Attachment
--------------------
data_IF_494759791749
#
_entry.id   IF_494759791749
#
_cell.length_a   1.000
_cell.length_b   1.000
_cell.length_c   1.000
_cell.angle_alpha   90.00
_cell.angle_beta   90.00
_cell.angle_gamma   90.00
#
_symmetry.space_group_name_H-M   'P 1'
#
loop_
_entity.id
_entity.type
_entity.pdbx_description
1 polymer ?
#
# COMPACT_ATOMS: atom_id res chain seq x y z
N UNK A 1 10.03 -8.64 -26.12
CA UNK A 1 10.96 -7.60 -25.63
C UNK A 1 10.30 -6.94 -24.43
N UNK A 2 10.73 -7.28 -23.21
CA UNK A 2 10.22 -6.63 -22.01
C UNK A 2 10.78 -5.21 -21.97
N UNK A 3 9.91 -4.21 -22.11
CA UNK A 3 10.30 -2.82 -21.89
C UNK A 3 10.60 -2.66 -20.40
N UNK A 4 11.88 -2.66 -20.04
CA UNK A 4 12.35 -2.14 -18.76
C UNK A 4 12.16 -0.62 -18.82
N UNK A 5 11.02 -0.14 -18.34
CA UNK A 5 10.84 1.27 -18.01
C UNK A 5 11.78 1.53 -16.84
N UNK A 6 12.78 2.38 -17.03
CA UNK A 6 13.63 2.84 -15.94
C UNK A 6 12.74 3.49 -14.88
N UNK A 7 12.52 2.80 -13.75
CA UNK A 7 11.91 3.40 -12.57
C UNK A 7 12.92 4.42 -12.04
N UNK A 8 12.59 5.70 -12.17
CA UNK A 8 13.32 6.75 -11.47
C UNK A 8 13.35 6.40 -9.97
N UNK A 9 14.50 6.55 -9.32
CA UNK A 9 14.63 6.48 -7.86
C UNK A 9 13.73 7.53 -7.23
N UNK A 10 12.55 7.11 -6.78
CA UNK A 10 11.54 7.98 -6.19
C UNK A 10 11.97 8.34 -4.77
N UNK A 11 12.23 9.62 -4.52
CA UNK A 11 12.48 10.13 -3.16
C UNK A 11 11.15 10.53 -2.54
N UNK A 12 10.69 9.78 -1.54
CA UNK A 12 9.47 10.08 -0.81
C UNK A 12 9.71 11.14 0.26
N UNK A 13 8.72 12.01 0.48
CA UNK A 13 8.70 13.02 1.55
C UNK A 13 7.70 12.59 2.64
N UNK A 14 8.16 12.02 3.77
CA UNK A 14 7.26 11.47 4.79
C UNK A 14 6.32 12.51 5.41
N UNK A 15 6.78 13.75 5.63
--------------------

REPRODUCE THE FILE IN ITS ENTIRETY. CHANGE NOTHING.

data_IF_494759791749
#
_entry.id   IF_494759791749
#
_cell.length_a   1.000
_cell.length_b   1.000
_cell.length_c   1.000
_cell.angle_alpha   90.00
_cell.angle_beta   90.00
_cell.angle_gamma   90.00
#
_symmetry.space_group_name_H-M   'P 1'
#
loop_
_entity.id
_entity.type
_entity.pdbx_description
1 polymer ?
#
# COMPACT_ATOMS: atom_id res chain seq x y z
N UNK A 1 10.03 -8.64 -26.12
CA UNK A 1 10.96 -7.60 -25.63
C UNK A 1 10.30 -6.94 -24.43
N UNK A 2 10.73 -7.28 -23.21
CA UNK A 2 10.22 -6.63 -22.01
C UNK A 2 10.78 -5.21 -21.97
N UNK A 3 9.91 -4.21 -22.11
CA UNK A 3 10.30 -2.82 -21.89
C UNK A 3 10.60 -2.66 -20.40
N UNK A 4 11.88 -2.66 -20.04
CA UNK A 4 12.35 -2.14 -18.76
C UNK A 4 12.16 -0.62 -18.82
N UNK A 5 11.02 -0.14 -18.34
CA UNK A 5 10.84 1.27 -18.01
C UNK A 5 11.78 1.53 -16.84
N UNK A 6 12.78 2.38 -17.03
CA UNK A 6 13.63 2.84 -15.94
C UNK A 6 12.74 3.49 -14.88
N UNK A 7 12.52 2.80 -13.75
CA UNK A 7 11.91 3.40 -12.57
C UNK A 7 12.92 4.42 -12.04
N UNK A 8 12.59 5.70 -12.17
CA UNK A 8 13.32 6.75 -11.47
C UNK A 8 13.35 6.40 -9.97
N UNK A 9 14.50 6.55 -9.32
CA UNK A 9 14.63 6.48 -7.86
C UNK A 9 13.73 7.53 -7.23
N UNK A 10 12.55 7.11 -6.78
CA UNK A 10 11.54 7.98 -6.19
C UNK A 10 11.97 8.34 -4.77
N UNK A 11 12.23 9.62 -4.52
CA UNK A 11 12.48 10.13 -3.16
C UNK A 11 11.15 10.53 -2.54
N UNK A 12 10.69 9.78 -1.54
CA UNK A 12 9.47 10.08 -0.81
C UNK A 12 9.71 11.14 0.26
N UNK A 13 8.72 12.01 0.48
CA UNK A 13 8.70 13.02 1.55
C UNK A 13 7.70 12.59 2.64
N UNK A 14 8.16 12.02 3.77
CA UNK A 14 7.26 11.47 4.79
C UNK A 14 6.32 12.51 5.41
N UNK A 15 6.78 13.75 5.63